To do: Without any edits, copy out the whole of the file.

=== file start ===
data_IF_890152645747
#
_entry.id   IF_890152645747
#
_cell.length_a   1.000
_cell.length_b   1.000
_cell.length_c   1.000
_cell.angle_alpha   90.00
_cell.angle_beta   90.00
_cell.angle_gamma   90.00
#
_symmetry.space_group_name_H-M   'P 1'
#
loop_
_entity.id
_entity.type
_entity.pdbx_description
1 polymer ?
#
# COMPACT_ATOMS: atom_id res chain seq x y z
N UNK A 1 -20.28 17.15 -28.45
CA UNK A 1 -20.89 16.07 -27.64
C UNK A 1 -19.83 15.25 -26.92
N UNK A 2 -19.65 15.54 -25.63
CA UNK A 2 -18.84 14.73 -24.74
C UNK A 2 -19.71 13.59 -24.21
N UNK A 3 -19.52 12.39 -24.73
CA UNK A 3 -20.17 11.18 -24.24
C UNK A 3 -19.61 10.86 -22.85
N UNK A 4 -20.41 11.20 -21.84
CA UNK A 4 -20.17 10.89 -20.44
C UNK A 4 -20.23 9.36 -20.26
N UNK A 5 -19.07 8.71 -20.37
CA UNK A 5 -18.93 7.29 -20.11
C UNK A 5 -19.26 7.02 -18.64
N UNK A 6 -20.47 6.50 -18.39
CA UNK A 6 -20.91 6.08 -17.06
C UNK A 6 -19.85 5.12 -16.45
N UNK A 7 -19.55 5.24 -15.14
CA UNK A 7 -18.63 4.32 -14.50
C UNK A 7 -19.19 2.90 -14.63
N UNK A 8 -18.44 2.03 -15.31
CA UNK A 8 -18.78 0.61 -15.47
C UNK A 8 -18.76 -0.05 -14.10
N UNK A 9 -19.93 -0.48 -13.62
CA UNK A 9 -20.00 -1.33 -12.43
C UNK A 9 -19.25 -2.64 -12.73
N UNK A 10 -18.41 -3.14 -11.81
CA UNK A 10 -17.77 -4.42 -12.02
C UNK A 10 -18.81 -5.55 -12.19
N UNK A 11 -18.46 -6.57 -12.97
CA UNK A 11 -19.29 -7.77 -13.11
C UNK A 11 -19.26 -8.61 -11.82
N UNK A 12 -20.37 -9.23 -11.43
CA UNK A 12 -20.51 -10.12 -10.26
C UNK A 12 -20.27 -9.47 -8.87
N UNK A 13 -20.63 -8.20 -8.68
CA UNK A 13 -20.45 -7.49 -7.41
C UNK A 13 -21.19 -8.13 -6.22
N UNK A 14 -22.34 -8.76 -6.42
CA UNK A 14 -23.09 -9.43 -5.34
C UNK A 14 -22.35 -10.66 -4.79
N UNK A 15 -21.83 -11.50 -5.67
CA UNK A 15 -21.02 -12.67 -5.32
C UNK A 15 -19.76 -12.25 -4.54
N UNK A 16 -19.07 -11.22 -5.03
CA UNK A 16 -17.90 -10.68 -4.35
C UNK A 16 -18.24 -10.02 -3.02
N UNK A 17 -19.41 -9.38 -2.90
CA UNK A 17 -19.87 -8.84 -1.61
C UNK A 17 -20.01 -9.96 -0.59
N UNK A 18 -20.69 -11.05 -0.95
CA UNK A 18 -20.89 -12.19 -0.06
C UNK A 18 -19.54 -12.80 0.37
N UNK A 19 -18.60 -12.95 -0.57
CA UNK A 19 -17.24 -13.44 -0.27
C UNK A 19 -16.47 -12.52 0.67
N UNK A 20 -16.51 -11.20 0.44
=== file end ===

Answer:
data_IF_890152645747
#
_entry.id   IF_890152645747
#
_cell.length_a   1.000
_cell.length_b   1.000
_cell.length_c   1.000
_cell.angle_alpha   90.00
_cell.angle_beta   90.00
_cell.angle_gamma   90.00
#
_symmetry.space_group_name_H-M   'P 1'
#
loop_
_entity.id
_entity.type
_entity.pdbx_description
1 polymer ?
#
# COMPACT_ATOMS: atom_id res chain seq x y z
N UNK A 1 -20.28 17.15 -28.45
CA UNK A 1 -20.89 16.07 -27.64
C UNK A 1 -19.83 15.25 -26.92
N UNK A 2 -19.65 15.54 -25.63
CA UNK A 2 -18.84 14.73 -24.74
C UNK A 2 -19.71 13.59 -24.21
N UNK A 3 -19.52 12.39 -24.73
CA UNK A 3 -20.17 11.18 -24.24
C UNK A 3 -19.61 10.86 -22.85
N UNK A 4 -20.41 11.20 -21.84
CA UNK A 4 -20.17 10.89 -20.44
C UNK A 4 -20.23 9.36 -20.26
N UNK A 5 -19.07 8.71 -20.37
CA UNK A 5 -18.93 7.29 -20.11
C UNK A 5 -19.26 7.02 -18.64
N UNK A 6 -20.47 6.50 -18.39
CA UNK A 6 -20.91 6.08 -17.06
C UNK A 6 -19.85 5.12 -16.45
N UNK A 7 -19.55 5.24 -15.14
CA UNK A 7 -18.63 4.32 -14.50
C UNK A 7 -19.19 2.90 -14.63
N UNK A 8 -18.44 2.03 -15.31
CA UNK A 8 -18.78 0.61 -15.47
C UNK A 8 -18.76 -0.05 -14.10
N UNK A 9 -19.93 -0.48 -13.62
CA UNK A 9 -20.00 -1.33 -12.43
C UNK A 9 -19.25 -2.64 -12.73
N UNK A 10 -18.41 -3.14 -11.81
CA UNK A 10 -17.77 -4.42 -12.02
C UNK A 10 -18.81 -5.55 -12.19
N UNK A 11 -18.46 -6.57 -12.97
CA UNK A 11 -19.29 -7.77 -13.11
C UNK A 11 -19.26 -8.61 -11.82
N UNK A 12 -20.37 -9.23 -11.43
CA UNK A 12 -20.51 -10.12 -10.26
C UNK A 12 -20.27 -9.47 -8.87
N UNK A 13 -20.63 -8.20 -8.68
CA UNK A 13 -20.45 -7.49 -7.41
C UNK A 13 -21.19 -8.13 -6.22
N UNK A 14 -22.34 -8.76 -6.42
CA UNK A 14 -23.09 -9.43 -5.34
C UNK A 14 -22.35 -10.66 -4.79
N UNK A 15 -21.83 -11.50 -5.67
CA UNK A 15 -21.02 -12.67 -5.32
C UNK A 15 -19.76 -12.25 -4.54
N UNK A 16 -19.07 -11.22 -5.03
CA UNK A 16 -17.90 -10.68 -4.35
C UNK A 16 -18.24 -10.02 -3.02
N UNK A 17 -19.41 -9.38 -2.90
CA UNK A 17 -19.87 -8.84 -1.61
C UNK A 17 -20.01 -9.96 -0.59
N UNK A 18 -20.69 -11.05 -0.95
CA UNK A 18 -20.89 -12.19 -0.06
C UNK A 18 -19.54 -12.80 0.37
N UNK A 19 -18.60 -12.95 -0.57
CA UNK A 19 -17.24 -13.44 -0.27
C UNK A 19 -16.47 -12.52 0.67
N UNK A 20 -16.51 -11.20 0.44